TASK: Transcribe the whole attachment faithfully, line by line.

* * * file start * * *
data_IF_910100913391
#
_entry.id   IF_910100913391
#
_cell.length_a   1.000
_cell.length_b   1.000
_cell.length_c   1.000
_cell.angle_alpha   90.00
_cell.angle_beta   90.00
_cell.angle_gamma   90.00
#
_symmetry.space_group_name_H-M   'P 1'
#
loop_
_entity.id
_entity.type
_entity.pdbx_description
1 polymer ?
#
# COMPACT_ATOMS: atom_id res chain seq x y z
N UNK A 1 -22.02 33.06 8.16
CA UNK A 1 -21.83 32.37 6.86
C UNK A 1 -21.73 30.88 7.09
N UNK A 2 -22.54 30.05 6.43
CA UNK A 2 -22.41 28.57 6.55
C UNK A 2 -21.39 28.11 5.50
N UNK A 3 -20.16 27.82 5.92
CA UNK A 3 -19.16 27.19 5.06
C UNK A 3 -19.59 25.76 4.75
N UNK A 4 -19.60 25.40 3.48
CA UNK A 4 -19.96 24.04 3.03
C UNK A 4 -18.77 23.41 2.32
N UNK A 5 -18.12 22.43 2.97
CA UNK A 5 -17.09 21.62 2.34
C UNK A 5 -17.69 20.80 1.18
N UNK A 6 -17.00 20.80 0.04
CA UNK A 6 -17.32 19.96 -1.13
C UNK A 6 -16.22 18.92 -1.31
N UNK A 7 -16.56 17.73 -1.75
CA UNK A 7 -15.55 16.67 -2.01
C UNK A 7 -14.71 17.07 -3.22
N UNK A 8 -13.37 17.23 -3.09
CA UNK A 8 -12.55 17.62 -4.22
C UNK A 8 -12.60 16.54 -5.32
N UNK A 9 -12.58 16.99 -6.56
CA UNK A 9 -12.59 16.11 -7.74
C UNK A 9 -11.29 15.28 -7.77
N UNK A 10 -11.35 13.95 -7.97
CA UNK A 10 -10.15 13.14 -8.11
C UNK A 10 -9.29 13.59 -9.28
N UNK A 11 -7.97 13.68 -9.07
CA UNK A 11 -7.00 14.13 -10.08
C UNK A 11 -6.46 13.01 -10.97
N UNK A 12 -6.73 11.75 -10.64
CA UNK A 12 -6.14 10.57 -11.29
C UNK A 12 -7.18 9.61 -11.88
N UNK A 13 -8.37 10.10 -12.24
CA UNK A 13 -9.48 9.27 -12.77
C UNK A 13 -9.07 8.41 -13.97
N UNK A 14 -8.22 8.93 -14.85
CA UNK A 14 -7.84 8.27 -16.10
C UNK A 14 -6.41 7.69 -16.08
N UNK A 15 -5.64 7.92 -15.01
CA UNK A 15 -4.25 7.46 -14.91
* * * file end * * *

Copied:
data_IF_910100913391
#
_entry.id   IF_910100913391
#
_cell.length_a   1.000
_cell.length_b   1.000
_cell.length_c   1.000
_cell.angle_alpha   90.00
_cell.angle_beta   90.00
_cell.angle_gamma   90.00
#
_symmetry.space_group_name_H-M   'P 1'
#
loop_
_entity.id
_entity.type
_entity.pdbx_description
1 polymer ?
#
# COMPACT_ATOMS: atom_id res chain seq x y z
N UNK A 1 -22.02 33.06 8.16
CA UNK A 1 -21.83 32.37 6.86
C UNK A 1 -21.73 30.88 7.09
N UNK A 2 -22.54 30.05 6.43
CA UNK A 2 -22.41 28.57 6.55
C UNK A 2 -21.39 28.11 5.50
N UNK A 3 -20.16 27.82 5.92
CA UNK A 3 -19.16 27.19 5.06
C UNK A 3 -19.59 25.76 4.75
N UNK A 4 -19.60 25.40 3.48
CA UNK A 4 -19.96 24.04 3.03
C UNK A 4 -18.77 23.41 2.32
N UNK A 5 -18.12 22.43 2.97
CA UNK A 5 -17.09 21.62 2.34
C UNK A 5 -17.69 20.80 1.18
N UNK A 6 -17.00 20.80 0.04
CA UNK A 6 -17.32 19.96 -1.13
C UNK A 6 -16.22 18.92 -1.31
N UNK A 7 -16.56 17.73 -1.75
CA UNK A 7 -15.55 16.67 -2.01
C UNK A 7 -14.71 17.07 -3.22
N UNK A 8 -13.37 17.23 -3.09
CA UNK A 8 -12.55 17.62 -4.22
C UNK A 8 -12.60 16.54 -5.32
N UNK A 9 -12.58 16.99 -6.56
CA UNK A 9 -12.59 16.11 -7.74
C UNK A 9 -11.29 15.28 -7.77
N UNK A 10 -11.35 13.95 -7.97
CA UNK A 10 -10.15 13.14 -8.11
C UNK A 10 -9.29 13.59 -9.28
N UNK A 11 -7.97 13.68 -9.07
CA UNK A 11 -7.00 14.13 -10.08
C UNK A 11 -6.46 13.01 -10.97
N UNK A 12 -6.73 11.75 -10.64
CA UNK A 12 -6.14 10.57 -11.29
C UNK A 12 -7.18 9.61 -11.88
N UNK A 13 -8.37 10.10 -12.24
CA UNK A 13 -9.48 9.27 -12.77
C UNK A 13 -9.07 8.41 -13.97
N UNK A 14 -8.22 8.93 -14.85
CA UNK A 14 -7.84 8.27 -16.10
C UNK A 14 -6.41 7.69 -16.08
N UNK A 15 -5.64 7.92 -15.01
CA UNK A 15 -4.25 7.46 -14.91